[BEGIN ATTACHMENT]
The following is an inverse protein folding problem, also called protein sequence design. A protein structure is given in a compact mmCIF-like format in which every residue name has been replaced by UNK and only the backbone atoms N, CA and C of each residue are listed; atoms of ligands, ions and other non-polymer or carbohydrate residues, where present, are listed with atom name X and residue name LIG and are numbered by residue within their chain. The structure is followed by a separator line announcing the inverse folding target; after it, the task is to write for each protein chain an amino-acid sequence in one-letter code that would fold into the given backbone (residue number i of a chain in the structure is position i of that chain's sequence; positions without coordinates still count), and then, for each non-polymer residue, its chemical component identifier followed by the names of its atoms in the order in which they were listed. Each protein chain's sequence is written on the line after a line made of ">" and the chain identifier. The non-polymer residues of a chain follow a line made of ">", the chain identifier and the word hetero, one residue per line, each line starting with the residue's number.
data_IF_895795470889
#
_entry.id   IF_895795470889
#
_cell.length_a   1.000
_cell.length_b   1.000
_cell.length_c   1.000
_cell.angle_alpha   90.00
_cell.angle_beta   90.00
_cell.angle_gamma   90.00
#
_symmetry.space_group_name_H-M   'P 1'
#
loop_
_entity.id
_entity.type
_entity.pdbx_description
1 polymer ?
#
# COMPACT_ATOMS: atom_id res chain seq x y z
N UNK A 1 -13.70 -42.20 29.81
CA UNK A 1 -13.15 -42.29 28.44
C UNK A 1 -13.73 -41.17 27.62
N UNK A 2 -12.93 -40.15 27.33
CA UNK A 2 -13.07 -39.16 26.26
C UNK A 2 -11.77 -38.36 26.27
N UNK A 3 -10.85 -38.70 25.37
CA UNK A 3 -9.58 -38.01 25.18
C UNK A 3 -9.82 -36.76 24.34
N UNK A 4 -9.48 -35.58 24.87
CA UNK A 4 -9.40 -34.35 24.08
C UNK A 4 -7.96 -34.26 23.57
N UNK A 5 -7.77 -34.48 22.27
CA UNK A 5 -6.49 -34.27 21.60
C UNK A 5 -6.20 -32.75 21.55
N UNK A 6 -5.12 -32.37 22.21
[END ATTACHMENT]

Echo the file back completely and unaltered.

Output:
The following is an inverse protein folding problem, also called protein sequence design. A protein structure is given in a compact mmCIF-like format in which every residue name has been replaced by UNK and only the backbone atoms N, CA and C of each residue are listed; atoms of ligands, ions and other non-polymer or carbohydrate residues, where present, are listed with atom name X and residue name LIG and are numbered by residue within their chain. The structure is followed by a separator line announcing the inverse folding target; after it, the task is to write for each protein chain an amino-acid sequence in one-letter code that would fold into the given backbone (residue number i of a chain in the structure is position i of that chain's sequence; positions without coordinates still count), and then, for each non-polymer residue, its chemical component identifier followed by the names of its atoms in the order in which they were listed. Each protein chain's sequence is written on the line after a line made of ">" and the chain identifier. The non-polymer residues of a chain follow a line made of ">", the chain identifier and the word hetero, one residue per line, each line starting with the residue's number.
data_IF_895795470889
#
_entry.id   IF_895795470889
#
_cell.length_a   1.000
_cell.length_b   1.000
_cell.length_c   1.000
_cell.angle_alpha   90.00
_cell.angle_beta   90.00
_cell.angle_gamma   90.00
#
_symmetry.space_group_name_H-M   'P 1'
#
loop_
_entity.id
_entity.type
_entity.pdbx_description
1 polymer ?
#
# COMPACT_ATOMS: atom_id res chain seq x y z
N UNK A 1 -13.70 -42.20 29.81
CA UNK A 1 -13.15 -42.29 28.44
C UNK A 1 -13.73 -41.17 27.62
N UNK A 2 -12.93 -40.15 27.33
CA UNK A 2 -13.07 -39.16 26.26
C UNK A 2 -11.77 -38.36 26.27
N UNK A 3 -10.85 -38.70 25.37
CA UNK A 3 -9.58 -38.01 25.18
C UNK A 3 -9.82 -36.76 24.34
N UNK A 4 -9.48 -35.58 24.87
CA UNK A 4 -9.40 -34.35 24.08
C UNK A 4 -7.96 -34.26 23.57
N UNK A 5 -7.77 -34.48 22.27
CA UNK A 5 -6.49 -34.27 21.60
C UNK A 5 -6.20 -32.75 21.55
N UNK A 6 -5.12 -32.37 22.21